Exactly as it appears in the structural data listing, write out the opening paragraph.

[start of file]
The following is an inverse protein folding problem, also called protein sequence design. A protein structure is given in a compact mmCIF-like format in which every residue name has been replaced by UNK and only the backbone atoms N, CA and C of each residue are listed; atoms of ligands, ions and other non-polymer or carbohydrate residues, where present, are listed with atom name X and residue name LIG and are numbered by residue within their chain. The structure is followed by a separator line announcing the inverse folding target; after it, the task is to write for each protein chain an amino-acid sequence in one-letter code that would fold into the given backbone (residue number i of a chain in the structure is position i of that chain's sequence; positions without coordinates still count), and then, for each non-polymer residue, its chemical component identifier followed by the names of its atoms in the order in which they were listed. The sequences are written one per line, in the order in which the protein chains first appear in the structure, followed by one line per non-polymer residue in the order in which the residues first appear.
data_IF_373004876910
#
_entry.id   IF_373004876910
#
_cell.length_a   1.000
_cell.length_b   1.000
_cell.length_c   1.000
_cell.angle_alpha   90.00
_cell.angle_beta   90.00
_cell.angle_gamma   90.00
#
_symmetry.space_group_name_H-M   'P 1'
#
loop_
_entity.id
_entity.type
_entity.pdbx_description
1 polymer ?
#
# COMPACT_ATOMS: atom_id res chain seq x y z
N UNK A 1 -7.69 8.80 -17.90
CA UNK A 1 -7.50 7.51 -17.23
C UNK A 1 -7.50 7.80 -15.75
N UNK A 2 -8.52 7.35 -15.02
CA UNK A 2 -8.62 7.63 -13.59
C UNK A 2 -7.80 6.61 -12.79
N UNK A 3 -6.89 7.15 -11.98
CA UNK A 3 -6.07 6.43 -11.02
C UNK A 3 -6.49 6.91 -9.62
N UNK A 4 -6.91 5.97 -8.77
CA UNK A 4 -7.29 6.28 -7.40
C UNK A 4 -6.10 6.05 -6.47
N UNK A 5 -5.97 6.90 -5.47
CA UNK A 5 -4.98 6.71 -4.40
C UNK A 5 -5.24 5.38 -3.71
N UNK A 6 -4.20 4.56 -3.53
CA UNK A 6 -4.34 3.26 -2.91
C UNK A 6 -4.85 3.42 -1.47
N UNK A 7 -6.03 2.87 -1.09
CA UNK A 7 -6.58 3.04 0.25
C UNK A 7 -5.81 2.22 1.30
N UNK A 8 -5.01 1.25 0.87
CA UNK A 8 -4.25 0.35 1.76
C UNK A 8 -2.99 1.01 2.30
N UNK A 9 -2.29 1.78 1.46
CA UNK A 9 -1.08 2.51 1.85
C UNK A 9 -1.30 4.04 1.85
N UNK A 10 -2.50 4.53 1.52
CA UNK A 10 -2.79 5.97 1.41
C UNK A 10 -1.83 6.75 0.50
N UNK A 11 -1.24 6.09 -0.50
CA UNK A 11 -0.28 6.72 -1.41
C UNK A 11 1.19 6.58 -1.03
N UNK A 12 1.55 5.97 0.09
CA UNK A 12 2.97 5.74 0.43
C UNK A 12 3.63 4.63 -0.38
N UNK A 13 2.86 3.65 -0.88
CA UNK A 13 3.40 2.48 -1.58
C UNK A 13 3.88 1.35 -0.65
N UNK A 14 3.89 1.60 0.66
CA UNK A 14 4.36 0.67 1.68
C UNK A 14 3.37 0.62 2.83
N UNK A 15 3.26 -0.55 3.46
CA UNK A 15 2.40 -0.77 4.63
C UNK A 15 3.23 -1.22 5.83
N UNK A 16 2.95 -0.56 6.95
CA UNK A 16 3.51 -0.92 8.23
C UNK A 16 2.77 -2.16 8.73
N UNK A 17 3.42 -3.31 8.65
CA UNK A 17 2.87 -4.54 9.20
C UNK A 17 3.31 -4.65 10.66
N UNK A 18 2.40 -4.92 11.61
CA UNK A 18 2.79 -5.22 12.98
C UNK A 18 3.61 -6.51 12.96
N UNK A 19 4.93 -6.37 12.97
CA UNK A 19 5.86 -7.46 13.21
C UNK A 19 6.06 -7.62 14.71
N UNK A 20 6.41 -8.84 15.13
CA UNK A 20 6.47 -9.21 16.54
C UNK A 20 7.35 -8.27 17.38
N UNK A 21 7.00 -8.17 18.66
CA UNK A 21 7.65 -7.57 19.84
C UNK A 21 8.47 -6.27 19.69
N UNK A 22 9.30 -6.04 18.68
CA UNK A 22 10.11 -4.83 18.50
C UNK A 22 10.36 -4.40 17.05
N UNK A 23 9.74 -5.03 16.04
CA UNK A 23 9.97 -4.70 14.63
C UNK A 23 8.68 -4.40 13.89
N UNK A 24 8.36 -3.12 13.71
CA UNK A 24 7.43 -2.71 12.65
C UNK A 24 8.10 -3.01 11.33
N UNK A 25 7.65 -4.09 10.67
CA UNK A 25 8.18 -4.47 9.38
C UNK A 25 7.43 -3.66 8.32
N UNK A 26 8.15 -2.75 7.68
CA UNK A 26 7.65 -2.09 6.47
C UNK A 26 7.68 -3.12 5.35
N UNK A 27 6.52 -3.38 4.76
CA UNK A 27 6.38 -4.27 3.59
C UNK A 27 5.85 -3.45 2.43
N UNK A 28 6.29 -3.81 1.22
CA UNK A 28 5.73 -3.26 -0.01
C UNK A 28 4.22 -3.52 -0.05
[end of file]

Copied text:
The following is an inverse protein folding problem, also called protein sequence design. A protein structure is given in a compact mmCIF-like format in which every residue name has been replaced by UNK and only the backbone atoms N, CA and C of each residue are listed; atoms of ligands, ions and other non-polymer or carbohydrate residues, where present, are listed with atom name X and residue name LIG and are numbered by residue within their chain. The structure is followed by a separator line announcing the inverse folding target; after it, the task is to write for each protein chain an amino-acid sequence in one-letter code that would fold into the given backbone (residue number i of a chain in the structure is position i of that chain's sequence; positions without coordinates still count), and then, for each non-polymer residue, its chemical component identifier followed by the names of its atoms in the order in which they were listed. The sequences are written one per line, in the order in which the protein chains first appear in the structure, followed by one line per non-polymer residue in the order in which the residues first appear.